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Education Situation for Syrian Refugees in Lebanon and Jordan



Half of the Syrians in Lebanon are under the age of 18.

When they first began arriving, they had little access to education beyond informal and emergency schools set up by IGOs and other organisations.

H.E. Irving Levance met with Lebanon’s impressive Minister of Education and Higher Education, Professor Hassan B. Diab, who is the embodiment of successful outcome of an internationally diverse education. 

H.E. Irving Levance of EDU with Prof. Hassan Diab, the former Education Minister of Lebanon, who during his tenure, was instrumental in the unprecedented policy of enrolling Refugee Children into the Lebanese Public School System.

In previous meetings, H.E. Irving Levance had met with Officials, Ministers and Ambassadors representing Lebanon and Jordan to discuss quality of education, accreditation and also refugee access to education in the two countries.

One problem, brought to light by the Secretary-General in those meetings,  stemmed from refugees lacking formal recognition and as such not being given access to earn proper qualifications and then go on to further education.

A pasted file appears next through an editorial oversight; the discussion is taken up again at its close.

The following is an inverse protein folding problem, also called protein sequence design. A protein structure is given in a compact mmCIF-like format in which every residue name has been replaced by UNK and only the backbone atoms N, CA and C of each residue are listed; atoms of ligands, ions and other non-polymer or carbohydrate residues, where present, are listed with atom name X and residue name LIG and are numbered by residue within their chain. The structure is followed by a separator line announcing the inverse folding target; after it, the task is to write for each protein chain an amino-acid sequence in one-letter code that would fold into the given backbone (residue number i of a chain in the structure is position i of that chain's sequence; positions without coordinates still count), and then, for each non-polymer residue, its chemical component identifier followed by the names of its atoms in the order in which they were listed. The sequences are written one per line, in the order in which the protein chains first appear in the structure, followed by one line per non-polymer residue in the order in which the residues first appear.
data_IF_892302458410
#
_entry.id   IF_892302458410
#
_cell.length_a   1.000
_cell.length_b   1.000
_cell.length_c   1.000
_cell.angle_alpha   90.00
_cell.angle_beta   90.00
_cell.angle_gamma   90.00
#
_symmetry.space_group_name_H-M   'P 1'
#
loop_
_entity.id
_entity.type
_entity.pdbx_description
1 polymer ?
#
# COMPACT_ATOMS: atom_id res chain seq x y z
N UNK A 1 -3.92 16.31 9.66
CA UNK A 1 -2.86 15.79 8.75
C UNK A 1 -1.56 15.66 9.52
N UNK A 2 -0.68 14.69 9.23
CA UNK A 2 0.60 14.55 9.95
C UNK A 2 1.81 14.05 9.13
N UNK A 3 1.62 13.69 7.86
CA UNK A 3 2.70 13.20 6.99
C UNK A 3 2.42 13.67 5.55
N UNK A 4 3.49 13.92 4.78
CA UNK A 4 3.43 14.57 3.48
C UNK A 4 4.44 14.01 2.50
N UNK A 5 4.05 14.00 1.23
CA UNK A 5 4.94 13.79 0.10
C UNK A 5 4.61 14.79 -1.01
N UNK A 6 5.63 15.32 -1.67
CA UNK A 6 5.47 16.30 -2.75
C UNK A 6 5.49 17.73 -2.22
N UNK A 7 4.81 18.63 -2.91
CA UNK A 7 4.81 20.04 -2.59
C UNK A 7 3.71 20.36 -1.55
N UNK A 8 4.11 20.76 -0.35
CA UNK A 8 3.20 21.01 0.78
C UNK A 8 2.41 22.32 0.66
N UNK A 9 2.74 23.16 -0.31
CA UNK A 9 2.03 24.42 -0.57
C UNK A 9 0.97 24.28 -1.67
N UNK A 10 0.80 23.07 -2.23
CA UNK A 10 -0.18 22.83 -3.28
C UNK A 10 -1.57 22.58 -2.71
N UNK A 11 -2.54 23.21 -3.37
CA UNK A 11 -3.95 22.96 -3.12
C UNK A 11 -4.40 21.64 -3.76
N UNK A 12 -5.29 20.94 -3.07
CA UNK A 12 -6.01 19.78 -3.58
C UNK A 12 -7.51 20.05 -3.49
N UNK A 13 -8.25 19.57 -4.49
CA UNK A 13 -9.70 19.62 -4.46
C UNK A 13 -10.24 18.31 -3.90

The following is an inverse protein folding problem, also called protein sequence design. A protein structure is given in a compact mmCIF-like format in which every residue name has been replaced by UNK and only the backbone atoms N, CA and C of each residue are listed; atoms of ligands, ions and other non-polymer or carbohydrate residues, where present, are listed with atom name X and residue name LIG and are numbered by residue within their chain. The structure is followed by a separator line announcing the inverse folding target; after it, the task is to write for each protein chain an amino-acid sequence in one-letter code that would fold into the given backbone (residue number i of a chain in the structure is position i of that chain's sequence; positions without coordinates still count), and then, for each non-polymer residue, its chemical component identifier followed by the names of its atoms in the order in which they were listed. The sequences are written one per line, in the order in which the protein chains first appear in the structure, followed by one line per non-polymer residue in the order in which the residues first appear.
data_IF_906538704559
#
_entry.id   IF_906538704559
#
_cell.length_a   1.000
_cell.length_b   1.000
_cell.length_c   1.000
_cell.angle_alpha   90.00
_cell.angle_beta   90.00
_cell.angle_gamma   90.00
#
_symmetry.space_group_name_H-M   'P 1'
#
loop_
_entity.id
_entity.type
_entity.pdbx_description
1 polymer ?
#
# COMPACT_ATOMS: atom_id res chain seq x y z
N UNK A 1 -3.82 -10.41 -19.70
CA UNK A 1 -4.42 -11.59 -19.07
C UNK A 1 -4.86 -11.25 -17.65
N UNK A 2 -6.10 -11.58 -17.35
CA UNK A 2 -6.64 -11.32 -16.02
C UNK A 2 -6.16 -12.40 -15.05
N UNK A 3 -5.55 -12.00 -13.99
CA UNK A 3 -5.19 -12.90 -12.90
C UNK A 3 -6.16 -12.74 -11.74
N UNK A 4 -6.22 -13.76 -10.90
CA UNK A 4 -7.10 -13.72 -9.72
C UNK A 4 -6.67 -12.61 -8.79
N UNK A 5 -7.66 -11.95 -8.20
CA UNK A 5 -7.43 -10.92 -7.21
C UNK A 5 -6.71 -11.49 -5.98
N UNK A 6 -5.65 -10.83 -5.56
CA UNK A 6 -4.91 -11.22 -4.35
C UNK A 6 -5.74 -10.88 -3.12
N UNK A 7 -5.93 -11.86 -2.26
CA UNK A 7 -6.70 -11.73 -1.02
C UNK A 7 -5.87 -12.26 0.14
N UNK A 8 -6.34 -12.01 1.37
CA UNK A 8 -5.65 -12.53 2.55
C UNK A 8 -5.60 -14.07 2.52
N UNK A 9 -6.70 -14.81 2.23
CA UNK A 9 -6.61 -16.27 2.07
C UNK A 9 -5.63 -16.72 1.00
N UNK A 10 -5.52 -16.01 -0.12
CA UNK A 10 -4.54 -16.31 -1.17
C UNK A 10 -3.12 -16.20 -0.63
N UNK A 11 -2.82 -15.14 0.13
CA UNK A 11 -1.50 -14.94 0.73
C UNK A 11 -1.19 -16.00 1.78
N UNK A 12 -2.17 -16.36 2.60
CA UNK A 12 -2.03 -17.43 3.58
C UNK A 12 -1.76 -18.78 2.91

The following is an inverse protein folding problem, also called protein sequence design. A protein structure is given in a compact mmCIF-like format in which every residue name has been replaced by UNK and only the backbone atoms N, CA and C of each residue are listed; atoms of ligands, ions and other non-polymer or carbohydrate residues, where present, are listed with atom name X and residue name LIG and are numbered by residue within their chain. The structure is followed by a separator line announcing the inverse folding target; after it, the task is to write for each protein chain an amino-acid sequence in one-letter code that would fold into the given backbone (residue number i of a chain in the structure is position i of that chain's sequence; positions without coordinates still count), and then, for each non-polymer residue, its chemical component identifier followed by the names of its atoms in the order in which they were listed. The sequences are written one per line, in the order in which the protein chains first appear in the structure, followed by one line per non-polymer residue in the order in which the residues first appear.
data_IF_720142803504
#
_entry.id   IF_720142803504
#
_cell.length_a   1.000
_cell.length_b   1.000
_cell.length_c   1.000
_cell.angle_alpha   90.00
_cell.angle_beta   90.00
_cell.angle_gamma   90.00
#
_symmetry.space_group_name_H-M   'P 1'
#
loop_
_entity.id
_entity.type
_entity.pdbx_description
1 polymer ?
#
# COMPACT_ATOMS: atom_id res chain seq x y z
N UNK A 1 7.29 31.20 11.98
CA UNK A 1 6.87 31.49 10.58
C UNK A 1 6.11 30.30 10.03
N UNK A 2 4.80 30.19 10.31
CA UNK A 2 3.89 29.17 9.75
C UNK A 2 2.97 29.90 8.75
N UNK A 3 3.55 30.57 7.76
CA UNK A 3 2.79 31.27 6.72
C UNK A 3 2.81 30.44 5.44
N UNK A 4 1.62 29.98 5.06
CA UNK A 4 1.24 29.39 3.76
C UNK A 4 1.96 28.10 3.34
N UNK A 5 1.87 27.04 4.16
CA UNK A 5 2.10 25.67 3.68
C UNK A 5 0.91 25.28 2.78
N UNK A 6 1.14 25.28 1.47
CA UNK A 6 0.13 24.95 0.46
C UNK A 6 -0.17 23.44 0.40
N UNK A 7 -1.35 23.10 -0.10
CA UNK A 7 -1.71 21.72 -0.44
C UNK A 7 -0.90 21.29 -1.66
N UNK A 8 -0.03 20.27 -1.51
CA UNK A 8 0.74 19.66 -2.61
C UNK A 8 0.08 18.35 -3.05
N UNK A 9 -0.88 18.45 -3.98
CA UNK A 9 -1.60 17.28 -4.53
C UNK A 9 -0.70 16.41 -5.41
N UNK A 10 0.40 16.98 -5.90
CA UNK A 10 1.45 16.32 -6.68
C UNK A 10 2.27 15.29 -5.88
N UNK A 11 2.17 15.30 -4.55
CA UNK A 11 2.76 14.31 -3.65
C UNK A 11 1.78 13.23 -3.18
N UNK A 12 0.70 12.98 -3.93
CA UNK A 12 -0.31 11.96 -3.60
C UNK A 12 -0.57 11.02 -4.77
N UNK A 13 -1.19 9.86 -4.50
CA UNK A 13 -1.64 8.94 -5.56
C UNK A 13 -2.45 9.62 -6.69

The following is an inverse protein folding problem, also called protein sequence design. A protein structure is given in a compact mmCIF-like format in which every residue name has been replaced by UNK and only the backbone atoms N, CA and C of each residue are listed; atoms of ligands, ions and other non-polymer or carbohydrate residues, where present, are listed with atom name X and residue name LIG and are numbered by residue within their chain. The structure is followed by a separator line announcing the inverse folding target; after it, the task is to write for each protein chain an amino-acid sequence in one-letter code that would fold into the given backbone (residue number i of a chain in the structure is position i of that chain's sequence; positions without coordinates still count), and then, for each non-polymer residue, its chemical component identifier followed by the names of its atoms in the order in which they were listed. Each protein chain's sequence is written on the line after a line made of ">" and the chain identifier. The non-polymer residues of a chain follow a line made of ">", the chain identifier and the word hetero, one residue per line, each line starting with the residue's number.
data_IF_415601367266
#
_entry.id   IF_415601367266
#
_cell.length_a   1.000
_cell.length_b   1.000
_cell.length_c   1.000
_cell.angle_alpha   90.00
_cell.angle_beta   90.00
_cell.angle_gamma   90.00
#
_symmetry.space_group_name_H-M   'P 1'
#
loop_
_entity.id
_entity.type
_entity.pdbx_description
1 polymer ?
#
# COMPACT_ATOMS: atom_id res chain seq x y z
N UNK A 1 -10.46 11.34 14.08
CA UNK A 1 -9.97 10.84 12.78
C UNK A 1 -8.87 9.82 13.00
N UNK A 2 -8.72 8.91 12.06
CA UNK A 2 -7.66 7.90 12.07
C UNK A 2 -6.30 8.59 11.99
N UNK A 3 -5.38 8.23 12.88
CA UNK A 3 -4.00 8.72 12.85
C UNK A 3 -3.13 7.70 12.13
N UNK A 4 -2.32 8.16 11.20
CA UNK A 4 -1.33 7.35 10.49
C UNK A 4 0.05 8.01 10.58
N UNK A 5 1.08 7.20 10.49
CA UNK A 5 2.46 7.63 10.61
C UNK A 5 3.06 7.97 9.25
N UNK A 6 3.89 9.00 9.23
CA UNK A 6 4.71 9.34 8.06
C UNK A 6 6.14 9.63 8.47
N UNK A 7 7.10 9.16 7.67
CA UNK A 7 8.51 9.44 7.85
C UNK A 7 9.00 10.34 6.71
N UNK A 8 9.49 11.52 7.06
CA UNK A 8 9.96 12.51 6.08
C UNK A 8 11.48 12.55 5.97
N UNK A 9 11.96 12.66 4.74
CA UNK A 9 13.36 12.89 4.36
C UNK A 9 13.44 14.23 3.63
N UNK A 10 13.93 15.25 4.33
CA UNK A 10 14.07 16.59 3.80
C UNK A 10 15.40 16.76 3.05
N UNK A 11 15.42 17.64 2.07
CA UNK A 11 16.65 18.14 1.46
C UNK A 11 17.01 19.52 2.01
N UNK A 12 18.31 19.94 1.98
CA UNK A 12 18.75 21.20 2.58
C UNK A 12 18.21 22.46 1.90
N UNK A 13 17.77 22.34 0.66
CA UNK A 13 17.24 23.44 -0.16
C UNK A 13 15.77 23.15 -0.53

In 2014, the Lebanese government took the unprecedented step of introducing classes at public schools for refugee children. They could attend without having to provide proof of legal residency or pay school enrolment fees. The new system offered hope to thousands of refugee families, and the chance for children to get a formally recognised education.

There are now around 195,000 non-Lebanese children – nearly all Syrian – enrolled in Lebanese public schools, narrowly outnumbering the Lebanese children.




The Jordan Response Plan for the Syria Crisis 2016–2018 represents a three-year programme of high priority interventions to enable the Kingdom of Jordan to respond to the effects of the Syria crisis without jeopardizing its development trajectory.

Jordan currently hosts 2.7 million refugees, including 657,000 registered Syrian refugees (335,070 children), 62,445 Iraqi refugees (33 per cent children), and over 2.1 million long staying registered Palestinian refugees. While 80 per cent of the Syrian refugees registered with UNHCR in Jordan live in host communities, a total of 79,736 refugees live in Za’atari camp, 53,917 are officially registered in Azraq camp, 332 live in King Abdullah Park and 7,449 live in Emirati-Jordanian Camp. In addition to these registered refugee populations in Jordan, a population of approximately 55,000 Syrians remain at Jordan’s northeast desert border area with Syria who require humanitarian assistance.


Dr. Mazen Al-Tal assured the Secretary-General that it is Jordanian policy to use education to open horizons and opportunity


Ambassador Ghassan Majali of Jordan with H.E. Irving Levance